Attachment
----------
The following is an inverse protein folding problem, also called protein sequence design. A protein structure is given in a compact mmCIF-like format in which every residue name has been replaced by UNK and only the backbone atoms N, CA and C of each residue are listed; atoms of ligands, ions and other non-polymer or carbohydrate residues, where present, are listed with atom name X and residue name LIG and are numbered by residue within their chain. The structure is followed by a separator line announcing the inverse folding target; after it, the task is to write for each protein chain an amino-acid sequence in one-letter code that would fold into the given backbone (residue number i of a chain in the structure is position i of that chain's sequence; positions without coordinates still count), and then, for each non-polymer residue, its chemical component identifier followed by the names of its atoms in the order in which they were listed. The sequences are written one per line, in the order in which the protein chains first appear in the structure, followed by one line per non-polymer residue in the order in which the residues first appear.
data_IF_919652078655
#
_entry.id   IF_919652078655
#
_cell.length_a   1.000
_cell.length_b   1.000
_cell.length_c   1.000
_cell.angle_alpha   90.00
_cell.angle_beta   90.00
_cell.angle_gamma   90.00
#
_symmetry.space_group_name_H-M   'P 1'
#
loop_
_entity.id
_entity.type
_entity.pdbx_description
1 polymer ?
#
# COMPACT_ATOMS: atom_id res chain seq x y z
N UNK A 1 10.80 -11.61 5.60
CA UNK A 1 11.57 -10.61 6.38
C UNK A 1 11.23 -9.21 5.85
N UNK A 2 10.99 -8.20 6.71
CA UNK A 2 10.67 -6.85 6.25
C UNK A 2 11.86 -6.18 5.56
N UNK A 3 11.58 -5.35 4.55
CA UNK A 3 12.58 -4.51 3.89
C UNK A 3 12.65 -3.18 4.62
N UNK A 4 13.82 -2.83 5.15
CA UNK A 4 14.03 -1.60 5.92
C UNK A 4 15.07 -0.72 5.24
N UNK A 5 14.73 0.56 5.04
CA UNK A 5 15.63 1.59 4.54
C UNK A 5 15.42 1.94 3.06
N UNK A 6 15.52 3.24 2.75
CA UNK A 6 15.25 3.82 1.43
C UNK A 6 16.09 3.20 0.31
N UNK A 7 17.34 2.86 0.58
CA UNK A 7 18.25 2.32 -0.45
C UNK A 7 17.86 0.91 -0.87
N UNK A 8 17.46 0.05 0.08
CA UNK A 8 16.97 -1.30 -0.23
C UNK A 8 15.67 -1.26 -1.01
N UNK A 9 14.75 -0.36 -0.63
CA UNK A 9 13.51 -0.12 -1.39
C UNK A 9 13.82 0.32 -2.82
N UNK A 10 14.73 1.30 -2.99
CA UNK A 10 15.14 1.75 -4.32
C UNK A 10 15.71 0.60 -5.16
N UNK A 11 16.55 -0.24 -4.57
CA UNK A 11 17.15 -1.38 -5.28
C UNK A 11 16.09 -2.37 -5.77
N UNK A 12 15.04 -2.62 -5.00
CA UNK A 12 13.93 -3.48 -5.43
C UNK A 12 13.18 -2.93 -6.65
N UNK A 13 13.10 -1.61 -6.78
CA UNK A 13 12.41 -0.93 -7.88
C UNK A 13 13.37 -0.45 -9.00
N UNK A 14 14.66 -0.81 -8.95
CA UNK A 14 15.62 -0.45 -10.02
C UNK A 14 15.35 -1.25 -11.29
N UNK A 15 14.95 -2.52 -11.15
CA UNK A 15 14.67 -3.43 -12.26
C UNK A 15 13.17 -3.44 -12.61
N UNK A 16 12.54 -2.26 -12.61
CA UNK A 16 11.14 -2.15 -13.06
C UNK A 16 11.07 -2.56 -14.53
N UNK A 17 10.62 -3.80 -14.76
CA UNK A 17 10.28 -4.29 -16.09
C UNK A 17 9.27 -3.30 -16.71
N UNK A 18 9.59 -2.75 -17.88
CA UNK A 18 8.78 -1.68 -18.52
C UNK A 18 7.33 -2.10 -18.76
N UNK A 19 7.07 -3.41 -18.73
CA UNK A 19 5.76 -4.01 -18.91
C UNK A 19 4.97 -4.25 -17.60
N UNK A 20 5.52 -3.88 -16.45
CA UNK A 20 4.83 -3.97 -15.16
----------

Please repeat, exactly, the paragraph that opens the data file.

The following is an inverse protein folding problem, also called protein sequence design. A protein structure is given in a compact mmCIF-like format in which every residue name has been replaced by UNK and only the backbone atoms N, CA and C of each residue are listed; atoms of ligands, ions and other non-polymer or carbohydrate residues, where present, are listed with atom name X and residue name LIG and are numbered by residue within their chain. The structure is followed by a separator line announcing the inverse folding target; after it, the task is to write for each protein chain an amino-acid sequence in one-letter code that would fold into the given backbone (residue number i of a chain in the structure is position i of that chain's sequence; positions without coordinates still count), and then, for each non-polymer residue, its chemical component identifier followed by the names of its atoms in the order in which they were listed. The sequences are written one per line, in the order in which the protein chains first appear in the structure, followed by one line per non-polymer residue in the order in which the residues first appear.